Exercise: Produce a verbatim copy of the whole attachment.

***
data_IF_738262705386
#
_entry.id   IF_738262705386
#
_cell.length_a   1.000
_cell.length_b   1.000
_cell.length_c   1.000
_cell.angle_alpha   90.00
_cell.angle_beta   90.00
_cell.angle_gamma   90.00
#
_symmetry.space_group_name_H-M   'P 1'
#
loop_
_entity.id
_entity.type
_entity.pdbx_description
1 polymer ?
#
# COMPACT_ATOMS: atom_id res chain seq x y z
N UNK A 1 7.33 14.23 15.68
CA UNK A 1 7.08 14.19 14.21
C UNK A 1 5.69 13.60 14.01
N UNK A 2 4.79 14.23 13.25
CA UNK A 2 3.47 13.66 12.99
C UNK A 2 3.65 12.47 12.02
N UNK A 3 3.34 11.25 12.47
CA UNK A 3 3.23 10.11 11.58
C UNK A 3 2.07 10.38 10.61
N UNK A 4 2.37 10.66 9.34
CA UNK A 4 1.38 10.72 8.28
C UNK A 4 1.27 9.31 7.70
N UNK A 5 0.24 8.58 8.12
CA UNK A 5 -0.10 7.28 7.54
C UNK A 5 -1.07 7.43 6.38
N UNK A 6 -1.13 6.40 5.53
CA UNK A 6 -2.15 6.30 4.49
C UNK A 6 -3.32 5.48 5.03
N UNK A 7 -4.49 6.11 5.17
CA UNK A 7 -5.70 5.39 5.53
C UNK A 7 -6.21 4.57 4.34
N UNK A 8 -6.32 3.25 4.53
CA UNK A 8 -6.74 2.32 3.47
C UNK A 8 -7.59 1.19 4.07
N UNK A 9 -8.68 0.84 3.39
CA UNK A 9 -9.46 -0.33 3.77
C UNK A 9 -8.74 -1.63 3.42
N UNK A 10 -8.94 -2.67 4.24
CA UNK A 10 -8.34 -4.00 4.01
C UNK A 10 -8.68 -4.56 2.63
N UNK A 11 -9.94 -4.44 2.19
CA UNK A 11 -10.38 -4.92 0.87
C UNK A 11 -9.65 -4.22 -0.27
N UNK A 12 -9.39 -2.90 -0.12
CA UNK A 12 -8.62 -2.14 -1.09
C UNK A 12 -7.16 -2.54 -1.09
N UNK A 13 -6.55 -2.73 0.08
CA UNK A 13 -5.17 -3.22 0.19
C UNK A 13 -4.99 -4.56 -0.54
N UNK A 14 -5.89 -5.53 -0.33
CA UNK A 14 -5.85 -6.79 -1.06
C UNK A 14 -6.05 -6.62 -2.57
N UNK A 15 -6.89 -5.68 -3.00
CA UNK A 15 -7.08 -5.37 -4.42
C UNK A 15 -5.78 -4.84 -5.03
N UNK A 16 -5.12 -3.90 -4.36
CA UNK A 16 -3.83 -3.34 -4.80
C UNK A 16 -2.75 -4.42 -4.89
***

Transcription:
data_IF_738262705386
#
_entry.id   IF_738262705386
#
_cell.length_a   1.000
_cell.length_b   1.000
_cell.length_c   1.000
_cell.angle_alpha   90.00
_cell.angle_beta   90.00
_cell.angle_gamma   90.00
#
_symmetry.space_group_name_H-M   'P 1'
#
loop_
_entity.id
_entity.type
_entity.pdbx_description
1 polymer ?
#
# COMPACT_ATOMS: atom_id res chain seq x y z
N UNK A 1 7.33 14.23 15.68
CA UNK A 1 7.08 14.19 14.21
C UNK A 1 5.69 13.60 14.01
N UNK A 2 4.79 14.23 13.25
CA UNK A 2 3.47 13.66 12.99
C UNK A 2 3.65 12.47 12.02
N UNK A 3 3.34 11.25 12.47
CA UNK A 3 3.23 10.11 11.58
C UNK A 3 2.07 10.38 10.61
N UNK A 4 2.37 10.66 9.34
CA UNK A 4 1.38 10.72 8.28
C UNK A 4 1.27 9.31 7.70
N UNK A 5 0.24 8.58 8.12
CA UNK A 5 -0.10 7.28 7.54
C UNK A 5 -1.07 7.43 6.38
N UNK A 6 -1.13 6.40 5.53
CA UNK A 6 -2.15 6.30 4.49
C UNK A 6 -3.32 5.48 5.03
N UNK A 7 -4.49 6.11 5.17
CA UNK A 7 -5.70 5.39 5.53
C UNK A 7 -6.21 4.57 4.34
N UNK A 8 -6.32 3.25 4.53
CA UNK A 8 -6.74 2.32 3.47
C UNK A 8 -7.59 1.19 4.07
N UNK A 9 -8.68 0.84 3.39
CA UNK A 9 -9.46 -0.33 3.77
C UNK A 9 -8.74 -1.63 3.42
N UNK A 10 -8.94 -2.67 4.24
CA UNK A 10 -8.34 -4.00 4.01
C UNK A 10 -8.68 -4.56 2.63
N UNK A 11 -9.94 -4.44 2.19
CA UNK A 11 -10.38 -4.92 0.87
C UNK A 11 -9.65 -4.22 -0.27
N UNK A 12 -9.39 -2.90 -0.12
CA UNK A 12 -8.62 -2.14 -1.09
C UNK A 12 -7.16 -2.54 -1.09
N UNK A 13 -6.55 -2.73 0.08
CA UNK A 13 -5.17 -3.22 0.19
C UNK A 13 -4.99 -4.56 -0.54
N UNK A 14 -5.89 -5.53 -0.33
CA UNK A 14 -5.85 -6.79 -1.06
C UNK A 14 -6.05 -6.62 -2.57
N UNK A 15 -6.89 -5.68 -3.00
CA UNK A 15 -7.08 -5.37 -4.42
C UNK A 15 -5.78 -4.84 -5.03
N UNK A 16 -5.12 -3.90 -4.36
CA UNK A 16 -3.83 -3.34 -4.80
C UNK A 16 -2.75 -4.42 -4.89